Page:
The Spanish Alphabet

Quick Answer

The Spanish alphabet, or abecedario  in Spanish, is composed of 27 letters. It includes one extra letter, la letra ñ , that we don't have in English.

spanish alphabet

What's in a (Letter) Name?

The majority of the letters in Spanish have their own special names (some even have more than one!) and people use them all the time when spelling out words.

Below you'll find all 27 letters of the abecedario and their names, along with an example word for each.

LetterSpanish Name(s)Example Word
a
 
a
 
armadillo  (armadillo)
b
 
be  or be larga  or be alta biblioteca  (library)
c
 
ce
 
carcajada  (loud laugh)
d
 
de
 
decidir  (to decide)
e
 
e
 
elefante  (elephant)
f
 
efe
 
falsificar  (to forge)
g
 
ge
 
gigante  (giant)
h
 
hache
 
hechizo  (spell)
i
 
i  or i latina iniciar  (to begin)
j
 
jota
 
jajajear  (to laugh)
k
 
ka
 
kaki  (khaki)
l
 
ele
 
labial  (lipstick)
m
 
eme
 
mamá  (mom)
n
 
ene
 
nene  (baby)
ñ
 
eñe
 
ñoño  (weakling)
o
 
o
 
coco  (coconut)
p
 
pe
 
papá  (dad)
q
 
cu
 
quiquiriq  (cock-a-doodle-doo)
r
 
erre
 
ronronear  (to purr)
s
 
ese
 
sisear  (to hiss)
t
 
te
 
tetera  (teapot)
u
 
u
 
ulular  (to hoot)
v
 
uve  or ve corta  or ve chica  or ve baja vivir  (to live)
w
 
uve doble  or doble uve  or doble ve  or doble u wifi  (Wi-Fi)
x
 
equis
 
sexto  (sixth)
y
 
ye  or i griega yoyó  (yoyo)
z
 
zeta
 
zarzamora  (blackberry)

The Company You Keep Matters

While the majority of the letters in Spanish are always pronounced the same way, there are a few whose pronunciation changes depending on the letters with which they combine. Let's take a look at some of the trickier combinations.

Ge Before a Vowel

When ge comes before i or e, it's pronounced like a raspy English h.

  • gente  (people)
  • Gibraltar  (Gibraltar)

Before other vowels (a, o, u), it's pronounced like the g in English good.

  • gol  (goal)
  • guapo  (handsome)
  • gato  (cat)

Ce Before hache

When ce comes before hache, it's pronounced like the ch in English cheese.

  • chícharo  (pea)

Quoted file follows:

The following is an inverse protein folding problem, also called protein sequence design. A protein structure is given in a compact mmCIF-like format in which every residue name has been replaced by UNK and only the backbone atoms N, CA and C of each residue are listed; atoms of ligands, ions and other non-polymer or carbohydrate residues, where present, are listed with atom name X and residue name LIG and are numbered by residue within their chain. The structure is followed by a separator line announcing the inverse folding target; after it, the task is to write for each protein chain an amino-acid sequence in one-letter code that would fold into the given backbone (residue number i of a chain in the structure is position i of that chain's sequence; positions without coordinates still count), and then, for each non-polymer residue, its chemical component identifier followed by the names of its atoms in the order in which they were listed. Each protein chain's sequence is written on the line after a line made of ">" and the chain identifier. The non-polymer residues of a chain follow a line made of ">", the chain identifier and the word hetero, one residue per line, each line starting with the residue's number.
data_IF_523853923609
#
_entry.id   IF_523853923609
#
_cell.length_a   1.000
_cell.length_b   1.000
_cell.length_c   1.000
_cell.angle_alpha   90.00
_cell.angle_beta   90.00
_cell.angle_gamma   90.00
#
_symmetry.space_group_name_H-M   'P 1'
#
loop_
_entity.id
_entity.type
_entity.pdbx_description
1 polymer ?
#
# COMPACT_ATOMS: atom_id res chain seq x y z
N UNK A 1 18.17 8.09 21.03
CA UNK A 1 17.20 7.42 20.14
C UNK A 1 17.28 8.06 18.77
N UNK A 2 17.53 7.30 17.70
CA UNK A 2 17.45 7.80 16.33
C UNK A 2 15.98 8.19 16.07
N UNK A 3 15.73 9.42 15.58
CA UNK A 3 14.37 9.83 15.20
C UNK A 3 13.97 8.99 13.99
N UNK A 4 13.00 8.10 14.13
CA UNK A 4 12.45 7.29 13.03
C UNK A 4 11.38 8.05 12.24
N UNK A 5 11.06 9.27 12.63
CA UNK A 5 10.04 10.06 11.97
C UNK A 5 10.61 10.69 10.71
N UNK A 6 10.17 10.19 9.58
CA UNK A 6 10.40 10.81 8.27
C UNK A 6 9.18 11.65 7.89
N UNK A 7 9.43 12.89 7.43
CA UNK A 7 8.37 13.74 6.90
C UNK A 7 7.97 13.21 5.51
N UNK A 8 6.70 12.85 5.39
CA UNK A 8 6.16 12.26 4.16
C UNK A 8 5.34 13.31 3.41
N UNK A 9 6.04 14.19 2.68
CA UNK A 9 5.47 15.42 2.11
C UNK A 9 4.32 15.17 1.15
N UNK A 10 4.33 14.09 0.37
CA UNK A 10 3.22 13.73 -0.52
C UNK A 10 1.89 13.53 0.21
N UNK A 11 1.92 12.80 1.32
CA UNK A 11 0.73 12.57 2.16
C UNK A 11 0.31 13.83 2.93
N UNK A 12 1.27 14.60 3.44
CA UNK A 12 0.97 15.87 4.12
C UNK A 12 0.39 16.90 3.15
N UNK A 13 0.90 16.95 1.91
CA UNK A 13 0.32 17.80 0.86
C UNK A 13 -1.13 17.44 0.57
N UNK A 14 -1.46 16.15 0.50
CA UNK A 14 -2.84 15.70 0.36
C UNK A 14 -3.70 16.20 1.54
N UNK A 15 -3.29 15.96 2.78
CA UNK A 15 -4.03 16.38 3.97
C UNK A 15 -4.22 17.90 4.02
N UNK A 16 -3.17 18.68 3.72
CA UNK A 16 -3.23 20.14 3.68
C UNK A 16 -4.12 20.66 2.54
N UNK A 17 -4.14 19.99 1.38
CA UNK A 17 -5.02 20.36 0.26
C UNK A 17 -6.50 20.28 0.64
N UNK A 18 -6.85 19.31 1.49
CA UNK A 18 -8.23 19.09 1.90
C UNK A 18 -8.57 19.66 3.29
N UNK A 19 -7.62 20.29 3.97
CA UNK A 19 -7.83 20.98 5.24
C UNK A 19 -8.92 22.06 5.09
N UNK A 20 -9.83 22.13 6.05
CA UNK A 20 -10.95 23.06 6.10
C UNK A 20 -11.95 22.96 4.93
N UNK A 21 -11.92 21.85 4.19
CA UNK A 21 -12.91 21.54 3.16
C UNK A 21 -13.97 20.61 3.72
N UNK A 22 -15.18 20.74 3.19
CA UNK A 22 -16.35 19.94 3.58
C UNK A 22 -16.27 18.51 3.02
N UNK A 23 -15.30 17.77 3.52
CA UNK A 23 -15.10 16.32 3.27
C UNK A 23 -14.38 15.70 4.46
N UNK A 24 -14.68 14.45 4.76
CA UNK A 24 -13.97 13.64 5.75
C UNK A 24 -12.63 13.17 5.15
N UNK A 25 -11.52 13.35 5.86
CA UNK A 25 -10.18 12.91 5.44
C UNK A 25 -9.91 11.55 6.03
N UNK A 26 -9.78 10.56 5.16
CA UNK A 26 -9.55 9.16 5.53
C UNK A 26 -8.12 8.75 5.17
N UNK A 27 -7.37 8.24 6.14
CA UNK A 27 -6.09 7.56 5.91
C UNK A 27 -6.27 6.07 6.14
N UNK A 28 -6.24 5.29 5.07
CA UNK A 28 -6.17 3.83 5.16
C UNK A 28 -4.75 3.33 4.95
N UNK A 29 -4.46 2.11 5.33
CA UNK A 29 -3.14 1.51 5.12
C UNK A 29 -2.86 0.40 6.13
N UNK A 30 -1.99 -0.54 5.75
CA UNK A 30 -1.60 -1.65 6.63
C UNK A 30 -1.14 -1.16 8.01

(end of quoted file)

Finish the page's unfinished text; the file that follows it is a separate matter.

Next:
• chicharra  (cicada)

Double ele

When two eles appear together, they can be pronounced like the y in English yellow, the j in English judge, or the sh in English show, depending on what country you're in.

  • llamar  (to call)
  • valle  (valley)

Double erre

When two erres appear together, they are trilled (the sound you make when you roll your tongue). A single erre at the beginning of a word is also trilled.

  • carro  (car)
  • burro  (donkey)
  • rojo  (red)

Equis Marks the Spot

The equis is usually pronounced like the ks in English socks. However, in place and person names (especially those from Mexico), it can be pronounced like a raspy English h, an s, or even the sh in English show.

Check out these examples:

  • Like the ks in English socks: examen  (exam)
  • Like a raspy English h: xico  (Mexico)
  • Like an s: Xochimilco  (Xochimilco, a neighborhood in Mexico City)
  • Like sh in English show Xicalango  (Xicalango, a town in Mexico)

Let's finish up by seeing how the abecedario is used in everyday life!

Customer:
Buenas tardes. Vengo a recoger un paquete. 
Good afternoon. I'm here to pick up a package.
Clerk:
Muy bien. ¿Cuál es su nombre? 
Very good. What's your name?
Customer:
Me llamo Víctor Hugo. 
My name is Victor Hugo.
Clerk:
No lo encuentro. ¿Cómo se deletrea su apellido? 
I can't find it. How do you spell your last name?
Customer:
Hache-u-ge-o. 
H-u-g-o.
Clerk:
Ah, sí. Aquí está su paquete. 
Ah, yes. Here's your package.
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